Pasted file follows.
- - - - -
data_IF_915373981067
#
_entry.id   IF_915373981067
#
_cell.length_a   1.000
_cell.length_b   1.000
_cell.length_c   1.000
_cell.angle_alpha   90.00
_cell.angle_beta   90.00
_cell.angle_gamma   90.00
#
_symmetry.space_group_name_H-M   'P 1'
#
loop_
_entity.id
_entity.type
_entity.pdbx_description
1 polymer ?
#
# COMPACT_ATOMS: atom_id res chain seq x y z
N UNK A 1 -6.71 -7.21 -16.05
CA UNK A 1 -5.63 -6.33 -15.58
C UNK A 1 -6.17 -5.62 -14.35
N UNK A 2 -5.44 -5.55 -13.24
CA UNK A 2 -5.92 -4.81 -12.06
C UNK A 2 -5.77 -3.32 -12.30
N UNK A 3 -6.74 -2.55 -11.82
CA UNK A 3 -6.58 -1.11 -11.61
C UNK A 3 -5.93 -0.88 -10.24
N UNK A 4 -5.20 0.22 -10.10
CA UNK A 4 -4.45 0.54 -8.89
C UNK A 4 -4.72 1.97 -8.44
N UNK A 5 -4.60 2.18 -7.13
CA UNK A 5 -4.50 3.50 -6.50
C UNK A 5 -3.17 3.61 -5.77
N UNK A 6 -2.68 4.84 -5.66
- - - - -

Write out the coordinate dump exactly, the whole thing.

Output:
data_IF_915373981067
#
_entry.id   IF_915373981067
#
_cell.length_a   1.000
_cell.length_b   1.000
_cell.length_c   1.000
_cell.angle_alpha   90.00
_cell.angle_beta   90.00
_cell.angle_gamma   90.00
#
_symmetry.space_group_name_H-M   'P 1'
#
loop_
_entity.id
_entity.type
_entity.pdbx_description
1 polymer ?
#
# COMPACT_ATOMS: atom_id res chain seq x y z
N UNK A 1 -6.71 -7.21 -16.05
CA UNK A 1 -5.63 -6.33 -15.58
C UNK A 1 -6.17 -5.62 -14.35
N UNK A 2 -5.44 -5.55 -13.24
CA UNK A 2 -5.92 -4.81 -12.06
C UNK A 2 -5.77 -3.32 -12.30
N UNK A 3 -6.74 -2.55 -11.82
CA UNK A 3 -6.58 -1.11 -11.61
C UNK A 3 -5.93 -0.88 -10.24
N UNK A 4 -5.20 0.22 -10.10
CA UNK A 4 -4.45 0.54 -8.89
C UNK A 4 -4.72 1.97 -8.44
N UNK A 5 -4.60 2.18 -7.13
CA UNK A 5 -4.50 3.50 -6.50
C UNK A 5 -3.17 3.61 -5.77
N UNK A 6 -2.68 4.84 -5.66